Please note! Course description is confirmed for two academic years, which means that in general, e.g. Learning outcomes, assessment methods and key content stays unchanged. However, via course syllabus, it is possible to specify or change the course execution in each realization of the course, such as how the contact sessions are organized, assessment methods weighted or materials used.
This class will teach students the value of creativity within marketing. Creativity and innovation are often evoked in company mission statements, but more often than not, companies fail at fostering either of them within their ranks. Students will learn to understand why and how creativity fails within organizations, and how to avoid these pitfalls. The focus of the course is explicitly on group and organizational creativity, particularly cross-functional creativity and its importance for functions such as new product development and marketing communications. A special emphasis in this course will be the use of ethnographic methods for creative problem solving. Students in this course are encouraged to think of themselves as future change agents within organizations. They will learn the tools to build processes and spaces for creativity with tangible results. The overall purpose of this class is to increase students’ appreciation for creativity and to how to foster it within the entire organization, especially for marketing operations.
- Understand the antecedents and pitfalls of a creative marketing organization
- Understand how creativity is fostered and mobilized across different marketing functions
- Understanding how different marketing research methods vary in creating new knowledge
- Understand the role of creativity for business and society
- Understand how creativity informs strategy
- Processes of brainstorming and inclusive group creativity that align different organizational players towards a common marketing goal
- Ability to apply creativity techniques to develop innovative marketing solutions (e.g., new product development, promotional efforts, etc.).
- Experience in ethnographic fieldwork and problem formulation
- Ability to change organizational culture that embraces creativity
- Ability to create marketing strategies that take advantage of consumer creativity
- Recognize how organizational creativity is necessary for innovation and a key organizational feature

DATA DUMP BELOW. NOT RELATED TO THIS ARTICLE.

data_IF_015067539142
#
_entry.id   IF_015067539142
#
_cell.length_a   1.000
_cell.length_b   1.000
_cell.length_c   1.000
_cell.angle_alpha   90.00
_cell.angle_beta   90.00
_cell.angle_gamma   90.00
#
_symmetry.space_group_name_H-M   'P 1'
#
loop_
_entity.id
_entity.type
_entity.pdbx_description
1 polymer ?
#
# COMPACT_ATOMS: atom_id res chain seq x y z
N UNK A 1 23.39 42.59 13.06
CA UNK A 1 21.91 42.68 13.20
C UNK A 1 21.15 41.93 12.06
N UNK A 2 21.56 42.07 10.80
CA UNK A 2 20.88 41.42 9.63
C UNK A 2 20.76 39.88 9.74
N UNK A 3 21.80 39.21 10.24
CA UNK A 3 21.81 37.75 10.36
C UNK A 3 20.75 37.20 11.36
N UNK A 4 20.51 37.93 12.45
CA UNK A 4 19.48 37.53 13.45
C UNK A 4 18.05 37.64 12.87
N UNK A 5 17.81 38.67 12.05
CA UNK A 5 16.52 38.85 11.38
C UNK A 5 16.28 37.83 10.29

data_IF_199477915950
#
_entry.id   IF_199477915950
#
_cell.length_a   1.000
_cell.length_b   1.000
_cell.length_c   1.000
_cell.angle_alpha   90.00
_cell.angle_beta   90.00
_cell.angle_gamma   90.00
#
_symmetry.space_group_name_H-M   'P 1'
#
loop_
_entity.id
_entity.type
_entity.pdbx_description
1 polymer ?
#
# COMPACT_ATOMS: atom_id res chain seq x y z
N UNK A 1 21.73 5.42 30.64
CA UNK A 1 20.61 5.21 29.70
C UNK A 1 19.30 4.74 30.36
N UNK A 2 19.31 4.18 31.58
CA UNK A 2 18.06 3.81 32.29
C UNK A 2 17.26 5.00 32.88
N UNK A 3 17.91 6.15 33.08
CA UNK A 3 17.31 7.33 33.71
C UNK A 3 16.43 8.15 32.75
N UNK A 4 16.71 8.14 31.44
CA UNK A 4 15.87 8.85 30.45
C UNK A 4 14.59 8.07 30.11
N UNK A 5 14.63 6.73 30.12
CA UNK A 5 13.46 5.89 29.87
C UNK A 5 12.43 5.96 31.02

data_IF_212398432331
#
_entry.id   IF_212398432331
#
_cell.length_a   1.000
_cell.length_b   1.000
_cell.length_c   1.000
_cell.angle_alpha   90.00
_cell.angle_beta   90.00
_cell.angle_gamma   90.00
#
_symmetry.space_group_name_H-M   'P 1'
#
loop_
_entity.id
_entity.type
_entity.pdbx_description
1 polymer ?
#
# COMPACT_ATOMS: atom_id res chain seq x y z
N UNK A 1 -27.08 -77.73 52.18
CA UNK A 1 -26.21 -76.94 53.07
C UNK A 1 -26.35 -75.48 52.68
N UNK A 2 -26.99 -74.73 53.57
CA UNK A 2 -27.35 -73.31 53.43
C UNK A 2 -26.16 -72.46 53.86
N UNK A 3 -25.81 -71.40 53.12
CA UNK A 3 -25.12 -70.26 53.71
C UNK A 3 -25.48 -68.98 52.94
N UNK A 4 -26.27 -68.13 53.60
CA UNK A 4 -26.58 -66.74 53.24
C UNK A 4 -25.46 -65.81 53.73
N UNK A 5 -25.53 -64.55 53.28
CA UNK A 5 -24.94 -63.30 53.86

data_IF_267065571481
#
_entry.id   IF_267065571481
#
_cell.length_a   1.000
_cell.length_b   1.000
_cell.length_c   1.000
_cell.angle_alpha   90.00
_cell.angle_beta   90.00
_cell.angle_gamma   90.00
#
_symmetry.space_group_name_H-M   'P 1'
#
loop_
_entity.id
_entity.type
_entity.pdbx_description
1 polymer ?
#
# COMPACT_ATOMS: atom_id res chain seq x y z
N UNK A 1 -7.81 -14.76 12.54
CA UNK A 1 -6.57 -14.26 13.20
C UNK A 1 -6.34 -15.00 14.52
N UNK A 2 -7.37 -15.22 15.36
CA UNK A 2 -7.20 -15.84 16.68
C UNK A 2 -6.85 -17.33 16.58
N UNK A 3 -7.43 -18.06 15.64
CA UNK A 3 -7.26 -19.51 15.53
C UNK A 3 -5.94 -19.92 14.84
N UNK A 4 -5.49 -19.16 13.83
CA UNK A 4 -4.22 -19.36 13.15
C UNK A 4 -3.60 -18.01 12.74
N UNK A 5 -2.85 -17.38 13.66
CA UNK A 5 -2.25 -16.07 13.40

- Understand that creativity is not an inherent ‘talent based’ function, rather a trainable skill that can and should be embedded into an organizational culture
- Recognize the role of change agents and champions of creativity
- Recognize common misconceptions of creativity, such as the ‘genius’ myth and breakthrough technologies, and appreciates the value of innovation as a key difference
- Recognize the wide ethical concerns of creativity including societal issues and consumer-marketer power struggles
Schedule: 24.02.2020 - 01.04.2020
Teacher in charge (valid 01.08.2020-31.07.2022): Henri Weijo
Teacher in charge (applies in this implementation): Henri Weijo
Contact information for the course (applies in this implementation):
CEFR level (applies in this implementation):
Language of instruction and studies (valid 01.08.2020-31.07.2022):
CONTENT, ASSESSMENT AND WORKLOAD
Brainstorming, divergence and convergence techniques, service building, brand storytelling, ethnographic methods, deep problem-solving
Assessment Methods and Criteria
Students will be evaluated based on their class participation (especially during lectures), reflection papers on the readings, and a group assignment. The group assignment will be the biggest contributor to the overall grade. In the final assignment, students will have to create a concrete plan for changing an organization’s creative culture. Groups are expected to complete peer evaluations to ensure balanced participation.
Grading: The course grade will consist of the following components:
- Class Attendance, Participation and Preparation
- Possible quizzes and Class Exercises
- Group Project and Final Presentation
- Individual Creativity Assignments
The final breakdown and balance between these elements will be announced at the beginning of the course.
6 credits, 160 hours:
The course includes lectures, readings, individual assignments, and group work conducted both in class as well as outside of it.
Academic articles or book chapters selected and provided by the professor
SDG: Sustainable Development Goals
4 Quality Education
8 Decent Work and Economic Growth
9 Industry, Innovation and Infrastructure
12 Responsible Production and Consumption
- Teacher: Henri Weijo